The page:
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New EU Data on Telco “Security” Issues Shows… Switchgear Failures and Power Outages

Cut cables and faulty switches...

By CBR Staff Writer

The European Union Agency for Cybersecurity (ENISA) has published fresh data on 1,100 “cybersecurity” incidents across the EU’s telcos and “trust services” (certificate authorities/electronic ID services).

This came in an update to its “CIRAS” tool, which contains anonymised data submitted to national regulators across the EU.

Telco Outages: Hardware Failures are Rife

Despite ostensibly focussing on security, the data shows that most incidents were accidental outages; in turn largely (21 percent and 20 percent respectively) blamed on hardware failures and power cuts.

Drilling down a little more, and the most incident-prone hardware was deemed to be switches and routers.

(Many telcos are early on in the move towards virtualised platforms, and creaking legacy tech stacks are common. The shift towards a world of physical functions running as software – as VMs over general-purpose servers, including in the cloud — is an ongoing one in the telco space.)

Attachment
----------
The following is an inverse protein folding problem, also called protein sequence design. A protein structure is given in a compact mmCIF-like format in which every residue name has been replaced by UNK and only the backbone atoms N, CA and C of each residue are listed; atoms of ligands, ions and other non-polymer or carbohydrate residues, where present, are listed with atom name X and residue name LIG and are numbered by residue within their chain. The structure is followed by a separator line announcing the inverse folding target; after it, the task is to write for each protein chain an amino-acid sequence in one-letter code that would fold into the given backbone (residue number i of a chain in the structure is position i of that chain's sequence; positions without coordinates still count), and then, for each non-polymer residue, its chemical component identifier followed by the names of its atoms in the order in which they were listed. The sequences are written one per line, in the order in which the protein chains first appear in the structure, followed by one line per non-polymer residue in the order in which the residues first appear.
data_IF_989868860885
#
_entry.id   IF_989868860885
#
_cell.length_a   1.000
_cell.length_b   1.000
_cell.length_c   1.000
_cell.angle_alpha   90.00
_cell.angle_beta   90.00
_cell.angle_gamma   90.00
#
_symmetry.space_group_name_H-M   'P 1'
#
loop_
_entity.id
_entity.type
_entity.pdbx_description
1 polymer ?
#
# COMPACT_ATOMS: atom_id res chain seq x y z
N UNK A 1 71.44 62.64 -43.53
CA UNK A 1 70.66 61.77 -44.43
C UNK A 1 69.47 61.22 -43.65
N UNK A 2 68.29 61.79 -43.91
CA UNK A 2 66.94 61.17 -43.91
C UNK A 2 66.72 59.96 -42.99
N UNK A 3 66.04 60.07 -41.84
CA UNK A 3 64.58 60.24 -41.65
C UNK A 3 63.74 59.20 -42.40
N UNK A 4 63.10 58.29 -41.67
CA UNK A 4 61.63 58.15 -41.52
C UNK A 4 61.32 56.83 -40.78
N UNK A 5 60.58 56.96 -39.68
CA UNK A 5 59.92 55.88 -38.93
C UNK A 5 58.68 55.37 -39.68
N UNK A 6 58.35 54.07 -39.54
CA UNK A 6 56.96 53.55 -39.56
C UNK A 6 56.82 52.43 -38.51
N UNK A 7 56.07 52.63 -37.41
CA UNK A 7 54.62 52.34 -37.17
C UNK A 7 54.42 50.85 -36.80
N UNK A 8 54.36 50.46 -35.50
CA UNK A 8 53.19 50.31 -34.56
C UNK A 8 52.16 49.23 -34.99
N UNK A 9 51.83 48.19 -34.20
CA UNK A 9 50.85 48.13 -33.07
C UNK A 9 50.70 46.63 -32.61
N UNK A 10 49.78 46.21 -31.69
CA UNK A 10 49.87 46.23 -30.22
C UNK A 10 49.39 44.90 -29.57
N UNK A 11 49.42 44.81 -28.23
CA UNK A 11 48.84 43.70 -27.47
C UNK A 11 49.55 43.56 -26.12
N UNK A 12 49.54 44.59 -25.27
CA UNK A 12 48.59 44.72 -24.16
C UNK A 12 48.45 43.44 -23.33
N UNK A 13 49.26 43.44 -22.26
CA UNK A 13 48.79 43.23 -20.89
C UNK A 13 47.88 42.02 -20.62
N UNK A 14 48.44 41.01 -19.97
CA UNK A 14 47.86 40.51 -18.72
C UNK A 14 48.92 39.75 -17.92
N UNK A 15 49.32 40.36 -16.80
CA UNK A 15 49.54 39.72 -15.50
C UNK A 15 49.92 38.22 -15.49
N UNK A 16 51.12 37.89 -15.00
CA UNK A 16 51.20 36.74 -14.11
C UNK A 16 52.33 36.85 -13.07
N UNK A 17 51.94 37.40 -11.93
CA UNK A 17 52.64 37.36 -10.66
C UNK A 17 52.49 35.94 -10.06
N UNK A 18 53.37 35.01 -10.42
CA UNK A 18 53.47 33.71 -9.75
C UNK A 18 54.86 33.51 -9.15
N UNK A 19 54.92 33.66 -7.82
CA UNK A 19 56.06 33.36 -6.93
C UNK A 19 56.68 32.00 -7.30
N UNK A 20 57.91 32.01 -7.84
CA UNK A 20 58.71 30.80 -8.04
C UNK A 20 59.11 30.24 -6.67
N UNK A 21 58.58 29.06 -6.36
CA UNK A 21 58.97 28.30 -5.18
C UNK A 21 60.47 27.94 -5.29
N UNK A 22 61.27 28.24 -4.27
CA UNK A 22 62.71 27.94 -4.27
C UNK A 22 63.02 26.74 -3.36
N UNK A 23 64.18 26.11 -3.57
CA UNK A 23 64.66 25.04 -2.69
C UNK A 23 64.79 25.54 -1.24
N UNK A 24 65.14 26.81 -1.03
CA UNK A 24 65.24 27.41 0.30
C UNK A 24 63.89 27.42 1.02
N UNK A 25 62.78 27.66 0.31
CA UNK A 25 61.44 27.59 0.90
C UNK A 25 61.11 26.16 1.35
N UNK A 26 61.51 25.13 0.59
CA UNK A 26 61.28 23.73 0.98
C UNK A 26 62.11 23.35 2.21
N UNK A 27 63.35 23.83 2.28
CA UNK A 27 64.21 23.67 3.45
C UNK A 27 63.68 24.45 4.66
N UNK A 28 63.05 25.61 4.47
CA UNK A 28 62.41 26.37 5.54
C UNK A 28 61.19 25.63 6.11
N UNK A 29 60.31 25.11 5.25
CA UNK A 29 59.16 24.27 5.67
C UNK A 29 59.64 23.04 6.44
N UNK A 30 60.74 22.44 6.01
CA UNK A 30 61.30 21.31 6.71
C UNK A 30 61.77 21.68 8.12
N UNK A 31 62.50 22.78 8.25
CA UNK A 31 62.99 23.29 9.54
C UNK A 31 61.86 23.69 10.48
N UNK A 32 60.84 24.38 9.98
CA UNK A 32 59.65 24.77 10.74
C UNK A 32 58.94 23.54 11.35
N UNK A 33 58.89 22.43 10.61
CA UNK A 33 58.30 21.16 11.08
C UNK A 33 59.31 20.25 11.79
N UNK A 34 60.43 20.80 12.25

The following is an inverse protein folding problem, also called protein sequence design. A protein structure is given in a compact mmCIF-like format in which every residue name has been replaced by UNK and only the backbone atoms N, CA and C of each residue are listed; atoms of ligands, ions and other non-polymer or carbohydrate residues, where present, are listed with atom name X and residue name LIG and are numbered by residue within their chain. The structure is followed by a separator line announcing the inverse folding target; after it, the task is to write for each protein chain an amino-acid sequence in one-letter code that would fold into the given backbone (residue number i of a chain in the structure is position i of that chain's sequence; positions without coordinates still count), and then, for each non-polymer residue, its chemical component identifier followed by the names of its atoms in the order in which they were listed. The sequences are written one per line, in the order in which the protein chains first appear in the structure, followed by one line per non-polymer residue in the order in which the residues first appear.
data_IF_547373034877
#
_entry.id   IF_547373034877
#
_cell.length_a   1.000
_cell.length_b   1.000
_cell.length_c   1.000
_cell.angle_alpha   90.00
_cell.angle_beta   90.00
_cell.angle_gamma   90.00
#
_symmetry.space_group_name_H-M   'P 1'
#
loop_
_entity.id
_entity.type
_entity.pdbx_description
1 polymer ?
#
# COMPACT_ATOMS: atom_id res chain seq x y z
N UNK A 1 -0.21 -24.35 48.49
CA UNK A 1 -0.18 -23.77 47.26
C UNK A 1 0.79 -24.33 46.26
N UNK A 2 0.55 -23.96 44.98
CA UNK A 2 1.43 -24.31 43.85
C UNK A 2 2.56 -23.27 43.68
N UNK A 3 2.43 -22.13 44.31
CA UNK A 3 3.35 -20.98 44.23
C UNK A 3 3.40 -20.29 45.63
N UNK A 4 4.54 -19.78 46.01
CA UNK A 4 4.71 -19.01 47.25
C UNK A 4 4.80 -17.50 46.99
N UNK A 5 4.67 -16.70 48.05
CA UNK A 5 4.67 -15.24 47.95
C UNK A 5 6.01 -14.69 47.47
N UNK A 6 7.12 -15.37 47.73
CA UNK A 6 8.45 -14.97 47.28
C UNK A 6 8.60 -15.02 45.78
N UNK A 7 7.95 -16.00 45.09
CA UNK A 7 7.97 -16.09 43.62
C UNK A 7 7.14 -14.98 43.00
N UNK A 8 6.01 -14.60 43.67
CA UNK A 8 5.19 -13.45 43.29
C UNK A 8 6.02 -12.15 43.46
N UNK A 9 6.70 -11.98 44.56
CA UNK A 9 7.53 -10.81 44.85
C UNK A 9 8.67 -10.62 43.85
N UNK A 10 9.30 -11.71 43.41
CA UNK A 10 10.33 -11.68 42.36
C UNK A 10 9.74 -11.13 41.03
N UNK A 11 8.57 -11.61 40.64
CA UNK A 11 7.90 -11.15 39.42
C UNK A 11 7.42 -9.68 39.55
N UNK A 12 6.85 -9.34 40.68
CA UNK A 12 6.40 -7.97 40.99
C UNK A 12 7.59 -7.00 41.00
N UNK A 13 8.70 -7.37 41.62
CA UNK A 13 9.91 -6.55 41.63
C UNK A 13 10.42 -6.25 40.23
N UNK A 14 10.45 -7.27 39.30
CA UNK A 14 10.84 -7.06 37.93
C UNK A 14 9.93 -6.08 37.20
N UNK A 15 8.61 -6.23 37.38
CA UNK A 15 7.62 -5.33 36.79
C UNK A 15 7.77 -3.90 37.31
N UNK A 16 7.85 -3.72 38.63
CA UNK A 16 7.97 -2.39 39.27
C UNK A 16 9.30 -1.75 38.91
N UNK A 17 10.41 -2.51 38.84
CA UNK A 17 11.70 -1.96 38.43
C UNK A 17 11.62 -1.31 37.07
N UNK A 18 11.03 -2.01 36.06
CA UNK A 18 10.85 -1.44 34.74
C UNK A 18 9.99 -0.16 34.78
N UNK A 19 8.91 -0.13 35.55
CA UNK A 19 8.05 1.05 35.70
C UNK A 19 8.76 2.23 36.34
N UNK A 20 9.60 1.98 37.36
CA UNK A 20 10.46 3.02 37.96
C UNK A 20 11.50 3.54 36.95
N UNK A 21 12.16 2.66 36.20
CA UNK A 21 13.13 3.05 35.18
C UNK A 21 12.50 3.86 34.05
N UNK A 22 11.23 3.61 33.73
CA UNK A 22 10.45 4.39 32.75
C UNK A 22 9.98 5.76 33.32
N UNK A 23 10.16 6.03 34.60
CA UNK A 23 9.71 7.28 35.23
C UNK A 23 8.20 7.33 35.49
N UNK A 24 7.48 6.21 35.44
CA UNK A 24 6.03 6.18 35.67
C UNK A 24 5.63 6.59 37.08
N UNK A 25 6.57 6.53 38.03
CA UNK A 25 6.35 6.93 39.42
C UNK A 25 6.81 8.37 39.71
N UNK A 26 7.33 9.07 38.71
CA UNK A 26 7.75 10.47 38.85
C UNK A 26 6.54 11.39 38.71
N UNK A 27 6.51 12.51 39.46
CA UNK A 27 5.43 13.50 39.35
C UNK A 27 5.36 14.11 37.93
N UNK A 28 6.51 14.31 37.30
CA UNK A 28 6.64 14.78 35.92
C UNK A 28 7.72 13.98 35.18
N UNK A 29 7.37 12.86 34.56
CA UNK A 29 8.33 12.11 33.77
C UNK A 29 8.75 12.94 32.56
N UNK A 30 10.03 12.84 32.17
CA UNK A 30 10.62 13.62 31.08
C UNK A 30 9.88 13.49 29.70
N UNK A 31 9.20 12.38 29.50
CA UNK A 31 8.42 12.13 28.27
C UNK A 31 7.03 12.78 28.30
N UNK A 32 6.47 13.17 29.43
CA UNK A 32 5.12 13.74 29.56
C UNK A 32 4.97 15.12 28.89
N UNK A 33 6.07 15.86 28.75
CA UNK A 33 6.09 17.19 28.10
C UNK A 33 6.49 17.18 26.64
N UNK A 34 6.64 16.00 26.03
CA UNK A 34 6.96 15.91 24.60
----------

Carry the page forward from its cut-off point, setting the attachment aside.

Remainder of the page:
Across the telco sector, ENISA tracked a total of 153 incidents in 2019.

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Analysing telecom security incidents ENISA notes that: “Over the last 4 years, the most common root cause of telecom security incidents is system failures (412 out of 637 incidents). The second most common root cause is human errors with nearly a fifth of total incidents (19%, 119 incidents in total).

“Natural phenomena are the third root cause with 11% while only 4% of the incidents are categorized as malicious actions.”

CIRAS tool

Telecom data

Trust Service Providers

The cyber agency has also compiled a report on “security” incidents within the digital certificates and electronic signature industry.

Again, the last four years of trust services security incident reporting highlights that the common issues is system failures, while a fifth of the reported incidents were attributed to human error.

CIRAS tool

Trust Service Providers DataThe European Union Agency for Cybersecurity is based in Athens and Crete and is one of the EU’s smallest, with an annual budget of approximately £9.7 million.

It is currently tasked with training EU member states in preventative and cybersecurity response methods.

See Also: IBM Blames “Third Party” for Global Cloud Outage

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